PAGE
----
It's tough being a Southern liberal. In the postelection analysis of the past two weeks, pundits have made hay of the fact that while Barack Obama won the election, Mitt Romney won the Confederacy. Or as Jon Stewart put it, "most of the Confederacy."
That we are still using the term "Confederacy" to describe the South and pointing to slave maps says a lot about how hard it is for the region to move beyond its historical reputation, however richly deserved, for one that reflects more current realities.
Voters in Charlotte, N.C., Atlanta, Nashville, New Orleans, Birmingham, Ala., and even Jackson, Miss., gave Obama substantial majorities, not because they are out of step with the rest of the country but because they are part of the same urban-rural divide that drives voting everywhere.
So if we're going to apply the term "Confederacy," then perhaps we can all agree that while a majority of Southern white voters seem intransigent to change, the region is nevertheless being transformed by its changing demographics.
Virginia, home to the capital of the Confederacy, went for Obama. Florida, part of the original Confederacy, also went for Obama. North Carolina, which Obama carried in 2008, went to Romney, but by a very slim margin - more attributable to the economy and job losses than to any conspiracy of Confederate dunces.
Many people have labeled my home state of North Carolina a red state, but it's much more complicated than that. In the very rural mountain county of Avery, for example, Romney won with a whopping 74.5 percent of the vote, yet in Mecklenburg County, which includes Charlotte, he lost to Obama by nearly 23 percentage points.
Even when you break down a clear blue state like New York, you can see this urban-rural dichotomy. In Brooklyn, Obama carried 81.4 percent of the vote; in the rural county of Hamilton, Romney won 62.2 percent. The same urban-rural divide can also be found in blue states like California and Washington. In other words, before our liberal allies in blue states point their fingers and scoff, they might want to take a look in their own rural backyards for evidence that their states actually have something in common with the supposedly backward ones in the South.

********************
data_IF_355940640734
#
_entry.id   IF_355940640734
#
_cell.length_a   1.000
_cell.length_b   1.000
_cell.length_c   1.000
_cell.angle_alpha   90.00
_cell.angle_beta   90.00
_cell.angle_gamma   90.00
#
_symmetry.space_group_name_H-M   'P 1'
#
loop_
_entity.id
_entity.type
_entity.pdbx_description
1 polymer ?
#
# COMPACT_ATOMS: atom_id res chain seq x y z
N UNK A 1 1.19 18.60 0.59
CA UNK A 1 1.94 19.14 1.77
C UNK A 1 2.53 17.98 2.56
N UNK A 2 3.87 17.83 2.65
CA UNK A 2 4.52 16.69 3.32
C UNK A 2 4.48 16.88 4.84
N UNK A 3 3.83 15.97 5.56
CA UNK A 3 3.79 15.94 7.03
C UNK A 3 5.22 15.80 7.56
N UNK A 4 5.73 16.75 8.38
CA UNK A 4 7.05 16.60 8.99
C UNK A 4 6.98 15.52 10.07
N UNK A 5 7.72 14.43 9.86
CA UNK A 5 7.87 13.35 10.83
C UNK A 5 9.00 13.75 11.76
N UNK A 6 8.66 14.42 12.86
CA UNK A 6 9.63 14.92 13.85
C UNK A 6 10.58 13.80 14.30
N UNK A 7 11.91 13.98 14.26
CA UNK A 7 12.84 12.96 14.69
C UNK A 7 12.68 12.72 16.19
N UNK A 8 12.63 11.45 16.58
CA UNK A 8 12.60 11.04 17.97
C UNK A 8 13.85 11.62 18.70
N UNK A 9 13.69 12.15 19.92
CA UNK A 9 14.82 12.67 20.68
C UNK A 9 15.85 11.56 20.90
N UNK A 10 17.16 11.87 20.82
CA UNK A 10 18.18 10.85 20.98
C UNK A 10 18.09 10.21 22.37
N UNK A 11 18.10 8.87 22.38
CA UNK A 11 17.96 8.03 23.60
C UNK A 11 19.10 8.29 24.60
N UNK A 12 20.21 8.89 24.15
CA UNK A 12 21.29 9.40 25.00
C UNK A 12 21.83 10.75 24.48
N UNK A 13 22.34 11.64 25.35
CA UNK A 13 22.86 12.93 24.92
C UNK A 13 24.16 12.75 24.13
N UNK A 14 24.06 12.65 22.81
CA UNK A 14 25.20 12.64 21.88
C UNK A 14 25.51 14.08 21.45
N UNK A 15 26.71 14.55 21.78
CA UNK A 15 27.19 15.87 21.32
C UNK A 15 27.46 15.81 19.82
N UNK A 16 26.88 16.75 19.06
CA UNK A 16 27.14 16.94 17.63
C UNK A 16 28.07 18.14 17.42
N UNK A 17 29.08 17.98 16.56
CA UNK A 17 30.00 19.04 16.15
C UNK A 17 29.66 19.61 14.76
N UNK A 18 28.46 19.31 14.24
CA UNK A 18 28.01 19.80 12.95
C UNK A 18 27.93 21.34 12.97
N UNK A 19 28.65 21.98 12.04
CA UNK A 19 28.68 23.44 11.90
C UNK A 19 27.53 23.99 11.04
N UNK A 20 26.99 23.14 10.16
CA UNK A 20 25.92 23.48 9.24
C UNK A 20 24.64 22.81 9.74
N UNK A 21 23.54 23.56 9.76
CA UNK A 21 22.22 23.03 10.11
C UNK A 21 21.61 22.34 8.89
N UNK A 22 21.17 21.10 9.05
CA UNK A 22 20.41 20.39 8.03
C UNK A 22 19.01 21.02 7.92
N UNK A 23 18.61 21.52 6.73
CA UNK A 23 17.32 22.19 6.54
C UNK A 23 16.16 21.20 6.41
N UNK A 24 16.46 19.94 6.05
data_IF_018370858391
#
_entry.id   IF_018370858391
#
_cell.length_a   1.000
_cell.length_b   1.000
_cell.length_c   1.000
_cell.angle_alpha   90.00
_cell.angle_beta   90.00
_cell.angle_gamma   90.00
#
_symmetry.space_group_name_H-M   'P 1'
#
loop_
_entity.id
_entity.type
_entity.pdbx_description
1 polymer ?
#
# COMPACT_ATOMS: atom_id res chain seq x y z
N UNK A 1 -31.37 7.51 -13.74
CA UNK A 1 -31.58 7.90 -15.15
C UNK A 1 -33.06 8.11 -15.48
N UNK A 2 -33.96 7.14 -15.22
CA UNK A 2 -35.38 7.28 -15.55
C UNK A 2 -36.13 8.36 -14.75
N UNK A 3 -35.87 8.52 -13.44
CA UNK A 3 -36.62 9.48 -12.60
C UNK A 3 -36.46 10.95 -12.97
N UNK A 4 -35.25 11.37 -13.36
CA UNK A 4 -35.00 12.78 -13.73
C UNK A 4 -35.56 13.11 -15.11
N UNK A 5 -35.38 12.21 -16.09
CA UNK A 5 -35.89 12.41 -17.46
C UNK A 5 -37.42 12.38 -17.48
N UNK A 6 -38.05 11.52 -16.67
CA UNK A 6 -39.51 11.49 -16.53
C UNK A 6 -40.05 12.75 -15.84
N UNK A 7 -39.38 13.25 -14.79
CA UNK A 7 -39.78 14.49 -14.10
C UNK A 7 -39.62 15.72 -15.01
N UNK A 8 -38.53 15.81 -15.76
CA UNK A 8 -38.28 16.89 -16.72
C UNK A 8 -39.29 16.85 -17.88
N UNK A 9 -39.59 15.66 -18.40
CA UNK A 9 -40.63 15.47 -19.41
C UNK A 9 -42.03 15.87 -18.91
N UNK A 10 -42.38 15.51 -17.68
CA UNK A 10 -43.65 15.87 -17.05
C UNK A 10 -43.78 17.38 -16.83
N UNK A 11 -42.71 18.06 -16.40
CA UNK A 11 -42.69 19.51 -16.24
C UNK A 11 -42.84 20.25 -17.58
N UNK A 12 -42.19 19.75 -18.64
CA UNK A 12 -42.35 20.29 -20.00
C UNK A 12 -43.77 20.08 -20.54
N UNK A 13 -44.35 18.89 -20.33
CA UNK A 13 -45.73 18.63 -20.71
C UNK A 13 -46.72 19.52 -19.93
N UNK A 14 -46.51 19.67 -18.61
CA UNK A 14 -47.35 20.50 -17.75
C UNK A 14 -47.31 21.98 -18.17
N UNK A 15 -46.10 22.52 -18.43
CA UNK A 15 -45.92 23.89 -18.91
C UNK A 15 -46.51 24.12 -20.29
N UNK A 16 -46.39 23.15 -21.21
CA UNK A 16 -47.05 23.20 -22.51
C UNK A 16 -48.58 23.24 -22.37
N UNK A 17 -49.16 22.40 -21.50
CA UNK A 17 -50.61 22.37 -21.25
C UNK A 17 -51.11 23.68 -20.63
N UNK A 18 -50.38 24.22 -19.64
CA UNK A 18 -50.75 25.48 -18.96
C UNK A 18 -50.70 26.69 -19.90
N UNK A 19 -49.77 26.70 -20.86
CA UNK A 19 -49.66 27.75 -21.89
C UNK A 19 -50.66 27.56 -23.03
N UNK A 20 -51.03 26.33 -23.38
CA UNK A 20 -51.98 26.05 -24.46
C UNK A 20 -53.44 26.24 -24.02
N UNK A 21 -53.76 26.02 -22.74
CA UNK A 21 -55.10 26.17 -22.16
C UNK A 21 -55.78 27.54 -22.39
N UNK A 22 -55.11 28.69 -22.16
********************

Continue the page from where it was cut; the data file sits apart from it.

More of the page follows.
Yes, Southern voters (especially white ones) cast their lot with Romney. So, too, did voters in a large section of Western states. What do they have in common? They are states with largely rural populations that tend to be less diverse racially and ethnically, and they tend to vote more for conservative Republicans - the same trend found in the rural counties of the bluest of states.
The coalition that voted for Obama nationally - single women, minorities and young people - is the same coalition that voted for the president in Southern states.
While it is true that Republicans dominate the region, there is change in the air. I can see this in my own family. Every summer my brother, who is decidedly Republican, plants a garden in which he grows a variety of peppers - jalapenos, habaneros and poblanos. He is proud of his garden and shares his harvest with friends who own a Mexican restaurant near his home in Greensboro, N.C.
I doubt that his conversations with the people who work there center on whether they are in this country legally or illegally. So while he may remain a Republican, I believe he recognizes the contributions of Latinos to his community and knows that they do not threaten his success as a white man.
Liberals north and west of me - people who consider themselves educated and learned - are the very ones who seem to make the most ill-informed statements. As someone I follow on Twitter posted: "I'm liberal. I live in the South. Your jokes are not funny." I have no idea to what he was responding, but I can sympathize.
The fact is, liberals everywhere live among people who don't share their views. Are you listening Wisconsin, Arizona, Indiana and, yes, New York? Jesse Helms and Strom Thurmond are long dead. Michele Bachmann, Scott Walker and other tea party darlings are alive and well, and they aren't all whistling Dixie.
Rather than see the South as a lost cause (pun intended), the Democratic Party and liberals north and west of us should put a lid on their regional biases and encourage the change that is possible here.
Karen L. Cox is professor of history at the University of North Carolina, Charlotte, and the author of "Dreaming of Dixie: How the South Was Created in American Popular Culture."
© 2012 The New York Times